As a young woman, Cederborg said, her mom had numbered every one of the letters with a numeral on the front of the envelope. “There were 150 of them,” she said.
It appears there are still nearly 150. So far, the Weils’ daughter has read about a third of them. She’s not inclined to expose her parent’s courtship-by-airmail to the world, but she did share one of the earliest letters.
Cederborg believes her parents may have seen each other for the first time at a dinner or dance hosted in a home by an Alameda family eager to show homesick young servicemen some hospitality – while at the same keeping close track of their daughters.
Marx wrote in a letter postmarked Jan. 27, 1942, “Joy, please don’t think I’ve got a string of girlfriends because I’m a sailor. I did go out quite a lot at home but that was almost a year ago.”
“…I’ve not the slightest idea what you think of me and I know perfectly well I’m no prize package…If you only knew how much I’d like to tell people you’re my girlfriend.”
Cederborg said her parents married in her mother’s family home in 1944, while her father was home on leave. Her mom was 18 then, her dad 23.
They would have 66 years together.
“They were fiercely loyal to each other until the day my mother died” shortly after their anniversary in 2010, their daughter said.
What came after the letters was the end of the war and Marx Weil’s return to California. He remained in the Navy Reserves while working for the Navy as a civilian contract administrator. Joy taught ballet and worked in a series of office positions for Mervyn’s, Sears and DeAnza College in Cupertino.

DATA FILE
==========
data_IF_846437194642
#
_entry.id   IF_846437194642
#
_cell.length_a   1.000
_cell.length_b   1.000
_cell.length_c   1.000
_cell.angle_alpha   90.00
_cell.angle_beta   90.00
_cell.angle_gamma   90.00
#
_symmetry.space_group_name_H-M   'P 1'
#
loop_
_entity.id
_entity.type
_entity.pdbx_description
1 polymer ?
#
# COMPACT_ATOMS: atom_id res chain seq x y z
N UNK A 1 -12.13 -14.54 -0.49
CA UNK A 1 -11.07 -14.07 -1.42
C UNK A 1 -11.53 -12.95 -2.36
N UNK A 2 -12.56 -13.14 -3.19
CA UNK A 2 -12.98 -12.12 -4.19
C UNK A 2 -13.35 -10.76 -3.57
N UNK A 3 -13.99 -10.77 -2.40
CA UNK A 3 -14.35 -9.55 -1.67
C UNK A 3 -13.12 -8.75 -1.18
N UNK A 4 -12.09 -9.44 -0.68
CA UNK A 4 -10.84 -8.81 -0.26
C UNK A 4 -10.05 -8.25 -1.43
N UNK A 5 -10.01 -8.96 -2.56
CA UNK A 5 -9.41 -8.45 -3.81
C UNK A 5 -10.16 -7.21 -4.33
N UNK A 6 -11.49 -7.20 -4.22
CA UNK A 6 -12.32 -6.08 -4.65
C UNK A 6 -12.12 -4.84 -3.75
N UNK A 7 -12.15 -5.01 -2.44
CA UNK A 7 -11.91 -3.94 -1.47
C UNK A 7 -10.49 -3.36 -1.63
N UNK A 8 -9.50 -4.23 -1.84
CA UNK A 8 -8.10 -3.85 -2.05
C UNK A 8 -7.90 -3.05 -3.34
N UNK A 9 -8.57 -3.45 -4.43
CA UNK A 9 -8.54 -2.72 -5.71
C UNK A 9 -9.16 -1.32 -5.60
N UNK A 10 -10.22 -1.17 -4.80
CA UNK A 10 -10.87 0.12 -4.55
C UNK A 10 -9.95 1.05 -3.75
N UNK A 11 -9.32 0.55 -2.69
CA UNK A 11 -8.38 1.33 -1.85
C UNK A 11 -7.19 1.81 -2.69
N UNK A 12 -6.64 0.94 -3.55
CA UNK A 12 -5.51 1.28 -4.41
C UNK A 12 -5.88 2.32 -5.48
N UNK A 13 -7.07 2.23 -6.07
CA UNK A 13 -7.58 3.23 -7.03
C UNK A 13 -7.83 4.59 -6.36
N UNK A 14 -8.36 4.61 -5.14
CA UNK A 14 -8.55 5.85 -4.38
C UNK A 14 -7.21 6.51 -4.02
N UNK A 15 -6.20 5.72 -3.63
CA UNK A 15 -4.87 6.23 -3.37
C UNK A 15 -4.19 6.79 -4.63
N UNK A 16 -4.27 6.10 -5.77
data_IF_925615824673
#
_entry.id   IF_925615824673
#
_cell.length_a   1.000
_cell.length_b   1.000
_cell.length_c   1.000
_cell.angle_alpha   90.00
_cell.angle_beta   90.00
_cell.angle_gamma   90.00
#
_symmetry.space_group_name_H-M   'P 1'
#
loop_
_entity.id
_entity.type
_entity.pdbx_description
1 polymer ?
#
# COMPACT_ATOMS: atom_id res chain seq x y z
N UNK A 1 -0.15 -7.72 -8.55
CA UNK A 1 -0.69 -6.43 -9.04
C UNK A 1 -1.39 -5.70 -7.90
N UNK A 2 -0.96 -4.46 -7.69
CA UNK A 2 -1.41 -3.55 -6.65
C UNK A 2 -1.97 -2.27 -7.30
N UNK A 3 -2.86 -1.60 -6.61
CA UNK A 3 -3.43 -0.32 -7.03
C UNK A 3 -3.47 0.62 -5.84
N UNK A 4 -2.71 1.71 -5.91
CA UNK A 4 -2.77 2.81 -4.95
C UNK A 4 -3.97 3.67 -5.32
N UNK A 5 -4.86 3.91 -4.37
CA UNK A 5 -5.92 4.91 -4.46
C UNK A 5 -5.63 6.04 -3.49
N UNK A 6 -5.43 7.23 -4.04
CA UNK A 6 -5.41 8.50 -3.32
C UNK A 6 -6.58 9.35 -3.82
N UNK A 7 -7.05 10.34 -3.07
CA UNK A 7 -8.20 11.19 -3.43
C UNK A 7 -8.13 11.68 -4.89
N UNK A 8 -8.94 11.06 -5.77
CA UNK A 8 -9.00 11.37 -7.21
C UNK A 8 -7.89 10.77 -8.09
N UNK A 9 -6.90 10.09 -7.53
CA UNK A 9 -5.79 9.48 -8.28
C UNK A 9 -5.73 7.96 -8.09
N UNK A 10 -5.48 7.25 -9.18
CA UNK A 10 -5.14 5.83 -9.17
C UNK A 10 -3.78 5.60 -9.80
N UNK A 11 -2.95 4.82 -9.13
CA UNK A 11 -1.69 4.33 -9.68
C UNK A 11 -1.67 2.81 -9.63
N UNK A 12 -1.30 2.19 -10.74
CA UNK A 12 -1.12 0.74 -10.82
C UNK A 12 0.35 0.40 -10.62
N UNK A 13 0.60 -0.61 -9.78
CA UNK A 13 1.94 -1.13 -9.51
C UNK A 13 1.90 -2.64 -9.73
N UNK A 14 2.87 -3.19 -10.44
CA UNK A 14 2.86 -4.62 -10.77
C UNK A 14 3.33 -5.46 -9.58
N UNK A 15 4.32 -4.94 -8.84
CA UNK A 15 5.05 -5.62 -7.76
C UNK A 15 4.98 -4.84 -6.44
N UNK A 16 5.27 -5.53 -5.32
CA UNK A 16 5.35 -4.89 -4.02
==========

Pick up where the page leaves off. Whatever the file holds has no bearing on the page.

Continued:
They came to Sonoma Valley to visit the Cederborgs, fell in love with the area moved upon retiring when Joy was 61 and Marx 66. Marx served a stint as president of the Sonoma Valley Garden Club, and Joy as membership chairman of the League for Historic Preservation.
They died not quite nine months apart, leaving behind a loving legacy that includes a stack of rescued old letters their daughter in Sonoma is determined to forever keep close by.
It’s a rare treasure, an airmail letter in which your future father, a war-zone sailor all of 20 years old, writes to your future mother, a schoolgirl of 15, “I’d do anything for you, Joy. Won’t you add me to your list?”